• The second method utilised was Two questions were asked and students could respond by typing up to three answers in the space. Their views were projected on the whiteboard.
  • Next, students were asked to take part in a ‘walking debate’. Students were asked to walk to a ‘no’ side, the middle of a ‘yes’ side. This allowed students to give their voices in a physical way.
  • In the middle part of the workshop, students discussed issues in small groups and wrote their ideas on post-its. Again, this allowed for group discussion of ideas so students who were unsure or felt less comfortable were given time to help formulate their own opinions.
  • Students nominated a spokesperson from their small group to speak on behalf of the group. This method allowed those who were not comfortable with speaking, to have someone to speak for them.
  • The next activity asked for a different spokesperson to be nominated so that more young people had the opportunity to speak for others.
  • Finally, each student was asked individually to contribute, and their voices were audio recorded.
How we made sure they could identify topics they wanted to discuss
  • Every student was given the time to speak.
  • While the tone of the workshop was one of encouragement, the rapport between me and the student participants had to be built up in a very short space of time.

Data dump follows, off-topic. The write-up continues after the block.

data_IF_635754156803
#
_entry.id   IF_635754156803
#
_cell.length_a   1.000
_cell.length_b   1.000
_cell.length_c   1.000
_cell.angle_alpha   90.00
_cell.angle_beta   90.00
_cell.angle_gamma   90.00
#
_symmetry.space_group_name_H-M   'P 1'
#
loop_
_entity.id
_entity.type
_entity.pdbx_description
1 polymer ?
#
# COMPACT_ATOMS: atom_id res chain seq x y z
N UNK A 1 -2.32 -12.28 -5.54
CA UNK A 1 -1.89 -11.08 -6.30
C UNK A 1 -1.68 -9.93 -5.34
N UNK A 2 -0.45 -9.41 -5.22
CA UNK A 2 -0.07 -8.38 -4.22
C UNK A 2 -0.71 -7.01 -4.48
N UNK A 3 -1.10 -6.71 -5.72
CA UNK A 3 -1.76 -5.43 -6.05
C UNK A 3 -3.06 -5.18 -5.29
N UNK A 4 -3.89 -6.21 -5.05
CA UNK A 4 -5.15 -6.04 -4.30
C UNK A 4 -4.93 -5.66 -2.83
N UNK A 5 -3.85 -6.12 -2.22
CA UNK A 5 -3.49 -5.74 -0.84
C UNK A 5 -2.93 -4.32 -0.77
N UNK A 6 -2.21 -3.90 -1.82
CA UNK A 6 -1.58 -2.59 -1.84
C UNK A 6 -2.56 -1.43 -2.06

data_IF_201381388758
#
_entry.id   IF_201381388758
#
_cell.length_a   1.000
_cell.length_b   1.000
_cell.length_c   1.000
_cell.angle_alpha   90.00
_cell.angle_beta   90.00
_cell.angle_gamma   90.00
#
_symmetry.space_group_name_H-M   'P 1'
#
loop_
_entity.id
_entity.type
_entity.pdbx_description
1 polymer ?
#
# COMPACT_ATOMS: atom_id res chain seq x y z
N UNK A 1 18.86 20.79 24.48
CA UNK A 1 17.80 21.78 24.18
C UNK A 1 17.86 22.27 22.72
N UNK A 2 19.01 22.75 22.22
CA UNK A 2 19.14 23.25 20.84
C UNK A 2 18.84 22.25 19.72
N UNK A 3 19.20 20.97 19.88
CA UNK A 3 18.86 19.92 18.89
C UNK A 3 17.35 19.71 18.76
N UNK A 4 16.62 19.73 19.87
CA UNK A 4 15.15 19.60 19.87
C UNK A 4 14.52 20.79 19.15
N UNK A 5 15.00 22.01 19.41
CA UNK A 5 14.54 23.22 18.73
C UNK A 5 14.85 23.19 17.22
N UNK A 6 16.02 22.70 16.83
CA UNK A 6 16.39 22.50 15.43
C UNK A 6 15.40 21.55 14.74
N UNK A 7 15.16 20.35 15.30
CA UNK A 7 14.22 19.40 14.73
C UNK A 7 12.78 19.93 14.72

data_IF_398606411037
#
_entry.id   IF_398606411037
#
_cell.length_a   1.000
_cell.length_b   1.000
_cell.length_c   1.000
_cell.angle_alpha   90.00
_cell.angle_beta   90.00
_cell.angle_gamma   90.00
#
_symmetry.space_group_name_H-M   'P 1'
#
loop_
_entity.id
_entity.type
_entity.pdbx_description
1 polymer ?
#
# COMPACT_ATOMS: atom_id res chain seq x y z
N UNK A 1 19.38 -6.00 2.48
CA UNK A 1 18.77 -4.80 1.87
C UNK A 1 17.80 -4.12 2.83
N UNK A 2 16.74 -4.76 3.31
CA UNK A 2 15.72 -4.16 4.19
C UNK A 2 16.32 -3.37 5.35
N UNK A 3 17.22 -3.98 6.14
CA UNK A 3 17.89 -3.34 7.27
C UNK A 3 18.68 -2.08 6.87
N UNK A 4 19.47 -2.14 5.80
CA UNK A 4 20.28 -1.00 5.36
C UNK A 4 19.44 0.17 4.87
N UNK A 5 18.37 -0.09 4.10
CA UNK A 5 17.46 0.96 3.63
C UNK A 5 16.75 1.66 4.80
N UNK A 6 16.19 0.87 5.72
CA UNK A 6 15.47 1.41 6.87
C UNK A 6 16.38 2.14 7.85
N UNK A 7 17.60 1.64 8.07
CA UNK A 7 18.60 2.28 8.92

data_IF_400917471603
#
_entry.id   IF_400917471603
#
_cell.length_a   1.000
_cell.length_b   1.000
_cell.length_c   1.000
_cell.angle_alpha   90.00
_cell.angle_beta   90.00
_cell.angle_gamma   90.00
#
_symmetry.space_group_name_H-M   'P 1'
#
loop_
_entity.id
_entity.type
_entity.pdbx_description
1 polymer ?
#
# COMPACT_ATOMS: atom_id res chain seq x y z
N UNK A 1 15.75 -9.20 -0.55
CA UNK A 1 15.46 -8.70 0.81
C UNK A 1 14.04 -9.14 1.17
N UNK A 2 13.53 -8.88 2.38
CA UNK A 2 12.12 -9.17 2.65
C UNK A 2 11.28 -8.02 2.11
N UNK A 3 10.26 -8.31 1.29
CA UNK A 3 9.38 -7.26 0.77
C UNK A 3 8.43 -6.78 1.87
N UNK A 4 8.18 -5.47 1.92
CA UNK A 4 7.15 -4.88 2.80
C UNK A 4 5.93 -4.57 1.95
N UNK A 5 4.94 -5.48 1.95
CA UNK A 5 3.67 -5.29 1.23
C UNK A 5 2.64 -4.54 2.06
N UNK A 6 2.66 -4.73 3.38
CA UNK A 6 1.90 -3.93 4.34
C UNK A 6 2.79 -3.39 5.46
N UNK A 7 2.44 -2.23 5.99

• The workshop was structured in a way that young people could respond in silent ways at first, then in a physical way, followed by listening to the views of others, then by nominating a spokesperson for their group of three or four students and finally the workshop ended with students being offered the opportunity to speak individually.
  • In two of the workshops, students gave a hand gesture that they did not wish to contribute at an early stage of the workshop, however, at the end of the workshop, in each of the four settings, all students contributed with no student refusing.  I feel that this was because a small amount of trust has been generated and students felt safe to contribute.
Please describe the topics and issues they raised
  • Students were given a list of possibilities of what UNICEF could do to promote Child Rights education and groups and individuals were asked to select their top two preferences and the rationale behind their choices.
  • The most popular suggestion was to have a ‘Rights Awareness Day or Week’ (18 responses). Students said that this week could be filled with activities and games that could be done in different classes throughout the week.
  • The second most popular idea (13 responses) was that resources could be provided to add Children’s Rights Education to CSPE classes or to have a class dedicated to rights education.
  • A year-long project or award (6 responses), a competition (5 responses) and having guest speakers (3 responses) were all identified as ways to raise awareness and could be used to fulfil many of the activities mentioned previously.
  • A dedicated rights committee (3 responses) was seen as beneficial as only students who were interested would get involved so they would be dedicated and interested.


How we made sure that there was an audience (decision-makers) for young people’s views